Reference is now made to the drawings and to FIG. 1 in particular wherein a lighting system 10 in accordance with the present invention is depicted. The system comprises a housing 12 containing therein an elongated fluorescent light tube to illuminate the top surface 14 of a work station or a desk 16. The housing 12 is typically mounted between 13" and 20" of desk 16. This permits the top surface of the fixture to serve as a shelf for books or the like. The fixture is generally 4 feet in length (B of FIG. 2) and preferably is centered along the length of the desk (A) which commonly is 5 feet long. For a standard desk 30 inches wide, the fixture should be mounted so that its front surface is approximately 13" from the rear of the desk (C).
Referring to FIGS. 4 and 5 it can be seen that the housing 12 comprises a sheet metal frame 18 containing therein an elongated fluorescent bulb 20 along with the necessary associated ballast 22 and wiring (not shown). The ends of the housing are closed off by end caps 24 to provide a uniform and finished appearance.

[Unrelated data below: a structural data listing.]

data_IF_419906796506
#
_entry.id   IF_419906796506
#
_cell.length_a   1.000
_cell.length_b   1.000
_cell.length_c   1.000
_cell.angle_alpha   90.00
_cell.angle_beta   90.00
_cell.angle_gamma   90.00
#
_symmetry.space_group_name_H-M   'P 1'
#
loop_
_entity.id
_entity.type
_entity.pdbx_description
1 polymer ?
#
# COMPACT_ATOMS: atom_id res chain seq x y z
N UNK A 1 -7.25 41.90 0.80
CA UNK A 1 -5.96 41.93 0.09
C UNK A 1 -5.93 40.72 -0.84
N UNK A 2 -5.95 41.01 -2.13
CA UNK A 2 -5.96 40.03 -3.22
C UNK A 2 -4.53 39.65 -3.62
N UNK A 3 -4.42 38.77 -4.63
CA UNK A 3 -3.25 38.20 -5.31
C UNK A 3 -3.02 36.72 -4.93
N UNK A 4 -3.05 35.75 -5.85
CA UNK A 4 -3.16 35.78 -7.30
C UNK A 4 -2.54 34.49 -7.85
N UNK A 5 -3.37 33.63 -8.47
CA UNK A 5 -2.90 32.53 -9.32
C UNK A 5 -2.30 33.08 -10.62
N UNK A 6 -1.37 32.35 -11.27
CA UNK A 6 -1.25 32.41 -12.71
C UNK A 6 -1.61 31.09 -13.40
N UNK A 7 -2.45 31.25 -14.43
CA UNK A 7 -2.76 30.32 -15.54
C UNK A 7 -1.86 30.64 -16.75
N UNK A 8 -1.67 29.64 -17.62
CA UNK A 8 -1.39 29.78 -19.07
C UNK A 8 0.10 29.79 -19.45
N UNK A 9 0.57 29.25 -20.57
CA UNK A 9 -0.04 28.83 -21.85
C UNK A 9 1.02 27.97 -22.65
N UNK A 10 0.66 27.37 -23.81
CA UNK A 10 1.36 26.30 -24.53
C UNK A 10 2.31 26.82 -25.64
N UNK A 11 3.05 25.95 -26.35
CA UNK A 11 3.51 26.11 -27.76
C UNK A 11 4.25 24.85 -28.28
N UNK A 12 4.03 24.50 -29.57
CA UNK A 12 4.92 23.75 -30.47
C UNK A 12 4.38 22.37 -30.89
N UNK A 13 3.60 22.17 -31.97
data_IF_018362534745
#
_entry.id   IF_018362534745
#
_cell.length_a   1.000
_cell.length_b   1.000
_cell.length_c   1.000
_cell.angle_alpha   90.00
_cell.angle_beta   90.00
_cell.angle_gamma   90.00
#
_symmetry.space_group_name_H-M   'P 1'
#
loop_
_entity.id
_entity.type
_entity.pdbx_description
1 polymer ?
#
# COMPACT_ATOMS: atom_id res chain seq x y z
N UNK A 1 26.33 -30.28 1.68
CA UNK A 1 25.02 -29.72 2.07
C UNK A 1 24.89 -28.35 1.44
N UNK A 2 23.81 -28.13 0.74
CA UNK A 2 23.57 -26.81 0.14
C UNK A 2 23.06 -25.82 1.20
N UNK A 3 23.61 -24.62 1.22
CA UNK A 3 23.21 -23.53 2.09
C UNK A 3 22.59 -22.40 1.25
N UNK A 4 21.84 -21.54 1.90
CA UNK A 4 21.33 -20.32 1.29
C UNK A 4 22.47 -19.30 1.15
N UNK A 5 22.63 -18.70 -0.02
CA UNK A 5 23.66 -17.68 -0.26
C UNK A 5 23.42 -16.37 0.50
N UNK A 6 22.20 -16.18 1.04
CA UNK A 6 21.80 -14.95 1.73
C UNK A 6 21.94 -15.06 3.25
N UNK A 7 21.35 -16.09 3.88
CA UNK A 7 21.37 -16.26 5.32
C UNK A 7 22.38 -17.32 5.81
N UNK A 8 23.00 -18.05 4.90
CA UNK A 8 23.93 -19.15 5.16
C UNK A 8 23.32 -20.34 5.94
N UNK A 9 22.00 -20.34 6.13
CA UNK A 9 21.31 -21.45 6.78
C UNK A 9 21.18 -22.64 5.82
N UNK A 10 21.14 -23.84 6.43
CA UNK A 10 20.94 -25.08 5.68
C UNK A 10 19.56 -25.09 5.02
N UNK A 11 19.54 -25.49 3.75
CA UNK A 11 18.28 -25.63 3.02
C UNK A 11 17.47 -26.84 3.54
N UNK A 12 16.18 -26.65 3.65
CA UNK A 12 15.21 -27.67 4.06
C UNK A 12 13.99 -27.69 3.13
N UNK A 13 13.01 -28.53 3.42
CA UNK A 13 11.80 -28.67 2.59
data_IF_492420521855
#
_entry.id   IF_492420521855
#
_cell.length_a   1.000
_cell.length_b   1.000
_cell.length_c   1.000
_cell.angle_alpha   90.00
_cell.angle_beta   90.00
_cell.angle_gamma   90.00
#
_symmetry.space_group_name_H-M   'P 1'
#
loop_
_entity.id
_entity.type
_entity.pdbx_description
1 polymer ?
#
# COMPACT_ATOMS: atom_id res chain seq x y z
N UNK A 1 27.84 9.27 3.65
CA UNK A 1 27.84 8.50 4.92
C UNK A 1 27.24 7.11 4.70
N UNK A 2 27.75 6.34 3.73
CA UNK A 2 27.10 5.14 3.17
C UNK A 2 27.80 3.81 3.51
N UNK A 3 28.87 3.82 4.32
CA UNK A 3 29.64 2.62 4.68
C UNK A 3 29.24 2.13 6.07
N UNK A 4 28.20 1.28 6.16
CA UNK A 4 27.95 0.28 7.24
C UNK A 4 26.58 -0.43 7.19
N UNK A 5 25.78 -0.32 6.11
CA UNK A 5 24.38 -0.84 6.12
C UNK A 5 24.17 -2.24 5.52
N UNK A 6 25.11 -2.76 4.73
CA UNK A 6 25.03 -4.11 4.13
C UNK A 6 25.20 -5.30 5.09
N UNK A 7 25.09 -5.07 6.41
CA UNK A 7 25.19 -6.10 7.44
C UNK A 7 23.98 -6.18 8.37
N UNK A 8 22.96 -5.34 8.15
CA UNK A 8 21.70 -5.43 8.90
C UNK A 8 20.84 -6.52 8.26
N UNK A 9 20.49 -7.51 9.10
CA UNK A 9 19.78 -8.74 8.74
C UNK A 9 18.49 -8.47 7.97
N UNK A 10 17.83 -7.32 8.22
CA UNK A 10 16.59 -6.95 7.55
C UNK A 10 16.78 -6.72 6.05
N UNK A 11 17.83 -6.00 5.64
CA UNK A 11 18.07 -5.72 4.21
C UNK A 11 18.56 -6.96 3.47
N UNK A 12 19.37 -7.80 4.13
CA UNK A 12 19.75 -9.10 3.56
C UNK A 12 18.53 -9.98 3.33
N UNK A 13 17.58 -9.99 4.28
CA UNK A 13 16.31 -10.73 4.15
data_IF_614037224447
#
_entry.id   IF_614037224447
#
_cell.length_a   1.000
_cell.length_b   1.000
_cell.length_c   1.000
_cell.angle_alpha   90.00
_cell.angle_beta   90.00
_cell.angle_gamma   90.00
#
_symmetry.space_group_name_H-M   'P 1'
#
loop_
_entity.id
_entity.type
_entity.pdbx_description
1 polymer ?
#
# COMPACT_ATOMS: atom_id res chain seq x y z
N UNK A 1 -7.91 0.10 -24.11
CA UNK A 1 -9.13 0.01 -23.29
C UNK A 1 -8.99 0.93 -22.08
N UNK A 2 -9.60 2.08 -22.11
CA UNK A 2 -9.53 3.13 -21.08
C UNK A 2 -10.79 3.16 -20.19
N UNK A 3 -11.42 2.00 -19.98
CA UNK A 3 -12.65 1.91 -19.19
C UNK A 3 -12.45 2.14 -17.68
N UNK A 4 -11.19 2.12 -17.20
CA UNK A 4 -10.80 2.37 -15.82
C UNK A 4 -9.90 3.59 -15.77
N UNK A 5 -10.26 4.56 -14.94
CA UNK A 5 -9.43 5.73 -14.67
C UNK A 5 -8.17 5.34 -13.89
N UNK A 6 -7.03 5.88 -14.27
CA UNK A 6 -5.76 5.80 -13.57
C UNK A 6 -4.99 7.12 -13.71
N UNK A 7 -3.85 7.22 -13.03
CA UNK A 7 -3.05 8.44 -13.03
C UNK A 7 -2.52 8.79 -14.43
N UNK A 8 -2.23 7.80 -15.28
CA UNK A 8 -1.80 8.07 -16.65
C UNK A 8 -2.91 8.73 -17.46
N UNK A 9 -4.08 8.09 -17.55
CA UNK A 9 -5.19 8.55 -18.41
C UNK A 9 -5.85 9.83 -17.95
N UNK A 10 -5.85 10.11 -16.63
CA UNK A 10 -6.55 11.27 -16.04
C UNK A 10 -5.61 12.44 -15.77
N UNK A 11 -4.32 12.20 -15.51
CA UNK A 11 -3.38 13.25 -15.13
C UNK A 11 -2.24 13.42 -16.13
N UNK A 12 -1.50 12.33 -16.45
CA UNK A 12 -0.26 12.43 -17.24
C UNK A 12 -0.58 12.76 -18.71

Referring to FIG. 4, it can be seen that the bottom 26 of the housing is open. The top end 28 is closed by portions of the frame and serves as a shelf. The bottom end 26 of the fixture is closed by a refractor assembly 30 (the details of which may be best seen in FIG. 3) which comprises a first refractor plate member 32 and a second refractor plate member 34. Both members 32 and 34 are formed from commercially available refractor plate sheet stock. The plates are formed of acrylic or other clear plastic and each has a top and bottom light eminating surface. The top member 32 has a light incident surface 36 (i.e., directed toward the light source) formed with a plurality of longitudinally extended side by side prisms 40 and a light emergent surface 38 (i.e., directed away from the light source) that is flat. Refractor plate member 32 is substantially co-extensive in length with the fluorescent tube 20. The refractor plates and lamps are preferably 48" long for use over a five foot desk although other size fixtures and lamps could be utilized.